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Numbness in Left Hand

Rahul Thadani Jan 22, 2019
Having recurring bouts of numbness in the left or the right hand warrants medical help as the cause of the problem may be a bit more serious than imagined.
More often than not, numbness occurs when blood is unable to reach a particular part of the body, especially the arms or the legs, it causes that particular body part to go to sleep. You may place your hand in an awkward position that limits the flow of blood to it (due to the force of gravity), or place a heavy object (or even your body) on the hand.
This may cause the hand to go numb. Under such circumstances, correcting your position would cause the blood flow to that body part to return to normal. However, if you have constant numbness or if the same returns at regular intervals, then it may point towards severe medical disorders in the body such as:

Carpal Tunnel Syndrome

Carpal tunnel syndrome is a repetitive stress motion disorder that is often responsible for causing numbness in the hands or fingers. Carpal tunnel is a small passageway in the wrist through which the median nerve passes. This nerve runs from the forearm to the hand.
It carries sensory fibers as well as motor fibers. It facilitates the movement of the wrist. It also provides the sensations that are felt around the wrist. Entrapment or compression of this nerve could therefore be responsible for causing numbness in the fingers, hands or arms.
A multitude of factors could lead to carpal tunnel syndrome. Repetitive hand movements or wrist injuries are the most common contributory factors for this medical condition.
Hairdressers, carpenters and musicians ( those who play musical instruments) are at a greater risk of developing this condition. If the nature of your work involves excessive use of computers, you are also susceptible.
Obesity, diabetes, rheumatoid arthritis, hypothyroidism and pregnancy also figure among the risk factors. If the left hand is affected by this condition, one is most likely to experience tingling and numbness in the middle finger, index finger, thumb and the palm.

Compression of the Ulnar Nerve

The ulnar nerve is one of the main nerves that pass through the arm. It passes through the cubital tunnel, running under the medial epicondyle on the inner side of the elbow. A compressed ulnar nerve can certainly cause numbness in hand. Accumulation of fluid in the elbow region could cause swelling which in turn may cause entrapment of this nerve.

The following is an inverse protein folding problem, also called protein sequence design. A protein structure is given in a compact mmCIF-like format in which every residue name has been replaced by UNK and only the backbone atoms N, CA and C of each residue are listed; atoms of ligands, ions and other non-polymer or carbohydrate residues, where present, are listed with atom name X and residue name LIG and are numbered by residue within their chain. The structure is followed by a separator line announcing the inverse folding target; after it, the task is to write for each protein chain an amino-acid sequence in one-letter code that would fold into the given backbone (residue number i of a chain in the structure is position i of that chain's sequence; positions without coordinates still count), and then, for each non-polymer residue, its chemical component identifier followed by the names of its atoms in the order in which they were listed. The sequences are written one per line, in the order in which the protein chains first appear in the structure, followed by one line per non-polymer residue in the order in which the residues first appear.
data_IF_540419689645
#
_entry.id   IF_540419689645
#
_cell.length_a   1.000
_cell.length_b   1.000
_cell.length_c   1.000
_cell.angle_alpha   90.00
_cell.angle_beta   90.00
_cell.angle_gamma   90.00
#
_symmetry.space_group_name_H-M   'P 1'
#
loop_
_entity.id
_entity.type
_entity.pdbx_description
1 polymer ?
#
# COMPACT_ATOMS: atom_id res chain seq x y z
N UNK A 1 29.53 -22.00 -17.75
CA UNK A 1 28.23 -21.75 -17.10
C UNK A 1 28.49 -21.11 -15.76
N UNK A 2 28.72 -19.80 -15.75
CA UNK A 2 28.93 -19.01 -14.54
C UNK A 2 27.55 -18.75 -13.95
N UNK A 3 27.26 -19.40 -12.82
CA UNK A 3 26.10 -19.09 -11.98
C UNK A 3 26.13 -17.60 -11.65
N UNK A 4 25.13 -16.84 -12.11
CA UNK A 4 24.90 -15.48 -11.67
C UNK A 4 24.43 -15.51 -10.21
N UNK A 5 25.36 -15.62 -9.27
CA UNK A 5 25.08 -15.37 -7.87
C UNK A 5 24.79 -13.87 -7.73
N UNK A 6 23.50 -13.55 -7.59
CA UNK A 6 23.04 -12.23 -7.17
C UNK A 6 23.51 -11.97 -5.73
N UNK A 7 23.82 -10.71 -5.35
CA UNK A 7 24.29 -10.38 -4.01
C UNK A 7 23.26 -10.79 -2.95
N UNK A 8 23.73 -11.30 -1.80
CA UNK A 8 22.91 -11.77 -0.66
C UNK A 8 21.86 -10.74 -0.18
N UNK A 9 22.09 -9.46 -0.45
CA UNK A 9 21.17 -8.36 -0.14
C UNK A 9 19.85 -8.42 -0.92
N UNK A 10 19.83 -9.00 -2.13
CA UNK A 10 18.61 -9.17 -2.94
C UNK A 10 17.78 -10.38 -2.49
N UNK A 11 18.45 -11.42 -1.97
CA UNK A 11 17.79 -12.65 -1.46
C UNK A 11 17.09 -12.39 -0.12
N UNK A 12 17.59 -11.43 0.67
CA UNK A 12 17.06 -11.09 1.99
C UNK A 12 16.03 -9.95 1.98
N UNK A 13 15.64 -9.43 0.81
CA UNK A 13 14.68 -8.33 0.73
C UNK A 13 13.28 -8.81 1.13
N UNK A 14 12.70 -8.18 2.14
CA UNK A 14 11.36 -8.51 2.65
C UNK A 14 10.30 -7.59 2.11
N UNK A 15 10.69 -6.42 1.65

Repetitive movements wherein the elbow is bent could cause ulnar nerve entrapment. Elbow injuries, development of bone spurs or cysts near the elbow joint could also make one susceptible. Sleeping with the elbow in a bent position could also give rise to numbness.
The ulnar nerve carries the sensory fibers and provides sensation to the ring finger and the little finger. A compressed ulnar nerve could therefore cause a tingling sensation in these fingers. If the nerve stays compressed for a long time, the affected individual may find it hard to grip objects. In severe cases, finger coordination is affected.

Nerve Damage

In some cases, numbness can be indicative of nerve damage. It is medically referred to as peripheral neuropathy. Trauma or pressure on the nerves could cause this condition. Poor lifestyle choices could also make one susceptible. Alcoholism and poor dietary habits could put one at an increased risk of developing this condition.
Peripheral neuropathy may also be caused due to:
  • Development of tumors
  • Diabetes
  • Vitamin deficiencies
  • Kidney problems
  • Liver disease
  • Thyroid disorders
  • Exposure to toxins
  • Autoimmune disorders
  • Certain inherited diseases
Besides numbness or a tingling sensation in hands and feet, one may also experience a sharp pain, increased sensitivity to touch, and lack of coordination.

Circulatory or Neurological Condition

For many people, the numbness stems from a far more deeply entrenched health problem, that may be associated with the circulatory system or the nervous system. For instance, there could be a major defect in the body that could also cause a stroke or a heart attack.
If the problem strikes the person's hand and arm very suddenly, and the pain slowly starts spreading and refuses to go away, one must seek medical assistance immediately as these are the most definite signs of an impending stoke. A stroke is a life-threatening situation, so due care must be taken.
If numbness is accompanied by pain and difficulty in moving the affected hand, one must consult a doctor at the earliest. Once the underlying cause is ascertained, drug therapy coupled with self-care measures will certainly help to alleviate the symptoms. Massage therapy may also prove beneficial.
Do make the necessary dietary changes and refrain from indulging in any activity that may put strain on the affected hand. If your work involves typing or anything involving repetitive hand movements, do take breaks at regular intervals. Sleeping in a wrong posture can also cause compression of nerves, so do correct your sleeping posture.
Disclaimer: The information provided here is solely for educating the reader. It is not intended to be a substitute for the advice of a medical expert.